The last certification for racing was gained in 2001. The first race, the 1925 French Grand Prix, was held on 26 July 1925 and organised by the Automobile Club de France. Robert Benoist in a Delage won. In July 1926 Violette Cordery lead a team that averaged 113.8 km/h for 8,047 km driving an Invicta, became the first woman to be awarded the Dewar Trophy by the Royal Automobile Club. The Grand Prix revisited the track in 1927. In 1929, Hellé Nice drove an Oméga-Six to victory in the all-female Grand Prix of the third Journée Feminine at the Autodrome de Linas-Montlhéry and set a new world land speed record for women; the Grand Prix revisited the track each year between 1931 and 1937. The "Coupe du Salon", "Grand Prix de l'Age d'Or" and the "1000 km" were arranged irregularly since as the track has had several high-speed problems; the Grand Prix de France was organized in Linas-Montlhéry in 1925, 1931, 1935 and 1937 with the best worldwide racers. A competitor Grand Prix de France was organized from 1924 to 1937 with the best French and British racers.
The Bol d'or, the well-known French motorcycle endurance race of 24 hours, was held in Linas-Montlhéry before the Second War from 1937 to 1939, after the Second War in 1949, in 1950, from 1952 to 1960, in 1969 and in 1970. British motorcycles were victorious from 1931 to 1959,. A legendary French racer, Gustave Lefèvre is always the record holder with 7 victories despite riding alone during 24 hours: his average speed was 107 kilometres per hour in 1953; the year after, two riders were allowed. In 1969, a Japanese bike, Honda Four, wins for the first time. In 1970, a British one, Triumph Trident, wins for the last time. Another race open the year in France, the Côte Lapize, climbing around the hill of Saint-Eutrope: the new engines confidentially prepared during the winter months were shown. In early 1950s, Pierre Monneret riding the famous Gilera Four, 500 cc, sent by the official Italian team, was one of them; some races were open to production motorcycles like the Coupes Eugène Mauve. In 1933 the circuit hosted the UCI Road World Championships for cycling.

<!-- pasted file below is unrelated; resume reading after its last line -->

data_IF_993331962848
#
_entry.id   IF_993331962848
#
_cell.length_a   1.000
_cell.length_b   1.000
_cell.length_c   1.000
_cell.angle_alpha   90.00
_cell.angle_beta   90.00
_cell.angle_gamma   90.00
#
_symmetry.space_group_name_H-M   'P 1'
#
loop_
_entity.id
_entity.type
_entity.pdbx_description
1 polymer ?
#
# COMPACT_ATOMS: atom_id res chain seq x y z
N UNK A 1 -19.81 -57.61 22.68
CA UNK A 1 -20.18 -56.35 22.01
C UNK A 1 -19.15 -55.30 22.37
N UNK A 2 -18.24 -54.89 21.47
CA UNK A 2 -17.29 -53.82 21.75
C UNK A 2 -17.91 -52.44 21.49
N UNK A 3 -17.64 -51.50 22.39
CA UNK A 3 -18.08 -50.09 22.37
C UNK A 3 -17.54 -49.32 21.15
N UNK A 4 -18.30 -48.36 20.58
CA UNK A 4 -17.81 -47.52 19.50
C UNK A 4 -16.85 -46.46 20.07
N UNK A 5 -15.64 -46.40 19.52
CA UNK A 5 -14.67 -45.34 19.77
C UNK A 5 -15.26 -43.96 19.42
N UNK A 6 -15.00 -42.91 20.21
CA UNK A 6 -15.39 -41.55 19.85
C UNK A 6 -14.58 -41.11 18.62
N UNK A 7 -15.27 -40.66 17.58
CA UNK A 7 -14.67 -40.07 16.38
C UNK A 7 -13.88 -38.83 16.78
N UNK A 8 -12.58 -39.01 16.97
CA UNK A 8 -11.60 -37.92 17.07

In 2010 the Speed Ring played host to Ken Block's Gymkhana Three video, an advertisement for his company, DC Shoes. William Boddy, Montlhéry, the story of the Paris autodrome ISBN 1-84584-052-6 Montlhery.com Website about Autodrome de Linas-Montlhéry Autodrome de Linas-Montlhéry on Stades Mythiques Paris Autodrome News Association pour le soutien de l'autodrome de Linas-Montlhéry Historic Purpose Built Grand Prix Circuits on Google Maps